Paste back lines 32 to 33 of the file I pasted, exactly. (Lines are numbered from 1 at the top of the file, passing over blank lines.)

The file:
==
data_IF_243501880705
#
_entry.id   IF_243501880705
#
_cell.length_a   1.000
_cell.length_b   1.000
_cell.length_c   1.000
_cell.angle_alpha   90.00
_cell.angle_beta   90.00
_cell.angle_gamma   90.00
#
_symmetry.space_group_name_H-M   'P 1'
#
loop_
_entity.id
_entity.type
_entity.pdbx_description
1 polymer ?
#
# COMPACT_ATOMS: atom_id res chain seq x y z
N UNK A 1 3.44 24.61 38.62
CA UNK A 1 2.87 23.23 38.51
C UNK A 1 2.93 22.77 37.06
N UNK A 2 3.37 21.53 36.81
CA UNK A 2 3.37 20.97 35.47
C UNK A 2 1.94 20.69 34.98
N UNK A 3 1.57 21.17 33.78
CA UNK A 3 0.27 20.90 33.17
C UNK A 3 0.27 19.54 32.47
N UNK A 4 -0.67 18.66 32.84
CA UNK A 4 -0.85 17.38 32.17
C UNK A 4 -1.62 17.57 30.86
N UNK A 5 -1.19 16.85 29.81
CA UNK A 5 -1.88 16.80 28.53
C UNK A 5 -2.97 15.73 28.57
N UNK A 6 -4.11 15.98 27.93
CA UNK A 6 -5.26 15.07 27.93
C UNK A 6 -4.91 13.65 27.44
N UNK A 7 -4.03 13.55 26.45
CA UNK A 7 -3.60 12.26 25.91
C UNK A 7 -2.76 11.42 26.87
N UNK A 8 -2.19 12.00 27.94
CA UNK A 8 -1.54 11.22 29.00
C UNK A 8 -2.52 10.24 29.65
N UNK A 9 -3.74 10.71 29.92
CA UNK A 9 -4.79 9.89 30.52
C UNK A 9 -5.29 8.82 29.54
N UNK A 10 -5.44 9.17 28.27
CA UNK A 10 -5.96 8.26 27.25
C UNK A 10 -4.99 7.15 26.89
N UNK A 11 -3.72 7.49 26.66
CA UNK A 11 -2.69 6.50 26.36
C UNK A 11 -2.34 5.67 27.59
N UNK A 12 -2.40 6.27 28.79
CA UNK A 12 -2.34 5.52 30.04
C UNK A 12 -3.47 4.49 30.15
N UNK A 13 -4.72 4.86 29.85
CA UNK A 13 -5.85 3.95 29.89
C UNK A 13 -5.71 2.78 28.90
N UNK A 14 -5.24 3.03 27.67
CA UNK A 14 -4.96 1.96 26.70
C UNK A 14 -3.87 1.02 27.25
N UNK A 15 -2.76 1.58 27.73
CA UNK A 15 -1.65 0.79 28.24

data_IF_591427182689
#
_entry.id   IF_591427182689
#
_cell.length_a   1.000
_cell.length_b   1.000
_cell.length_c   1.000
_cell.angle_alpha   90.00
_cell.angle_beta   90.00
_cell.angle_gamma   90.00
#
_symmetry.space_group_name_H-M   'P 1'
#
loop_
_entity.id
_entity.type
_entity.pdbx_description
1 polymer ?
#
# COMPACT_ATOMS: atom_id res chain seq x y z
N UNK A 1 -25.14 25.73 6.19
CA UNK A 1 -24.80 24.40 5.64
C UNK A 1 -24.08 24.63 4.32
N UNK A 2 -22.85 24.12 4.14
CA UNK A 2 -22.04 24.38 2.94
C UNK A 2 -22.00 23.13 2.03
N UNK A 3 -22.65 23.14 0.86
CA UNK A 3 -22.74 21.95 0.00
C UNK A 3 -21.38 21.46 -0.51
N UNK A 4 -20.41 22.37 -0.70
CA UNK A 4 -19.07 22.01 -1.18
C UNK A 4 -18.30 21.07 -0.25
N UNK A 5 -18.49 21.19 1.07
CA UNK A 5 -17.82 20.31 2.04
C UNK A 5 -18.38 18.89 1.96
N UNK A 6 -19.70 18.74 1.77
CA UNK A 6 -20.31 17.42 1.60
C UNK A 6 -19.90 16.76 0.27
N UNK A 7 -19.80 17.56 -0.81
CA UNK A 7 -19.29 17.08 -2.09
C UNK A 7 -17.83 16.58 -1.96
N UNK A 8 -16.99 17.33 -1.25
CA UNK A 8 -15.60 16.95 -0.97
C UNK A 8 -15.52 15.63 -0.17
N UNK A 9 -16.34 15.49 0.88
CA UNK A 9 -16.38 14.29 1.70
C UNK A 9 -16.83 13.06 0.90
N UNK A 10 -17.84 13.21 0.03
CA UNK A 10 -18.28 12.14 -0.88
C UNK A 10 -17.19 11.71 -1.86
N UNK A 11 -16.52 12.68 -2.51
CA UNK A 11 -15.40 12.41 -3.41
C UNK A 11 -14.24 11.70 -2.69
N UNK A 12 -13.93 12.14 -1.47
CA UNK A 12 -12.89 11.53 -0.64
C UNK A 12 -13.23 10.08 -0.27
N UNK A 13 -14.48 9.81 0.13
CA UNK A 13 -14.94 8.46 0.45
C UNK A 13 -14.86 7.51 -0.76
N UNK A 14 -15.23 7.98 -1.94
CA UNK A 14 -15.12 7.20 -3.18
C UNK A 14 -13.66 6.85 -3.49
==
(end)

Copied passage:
C UNK A 4 -1.62 17.57 30.86
N UNK A 5 -1.19 16.85 29.81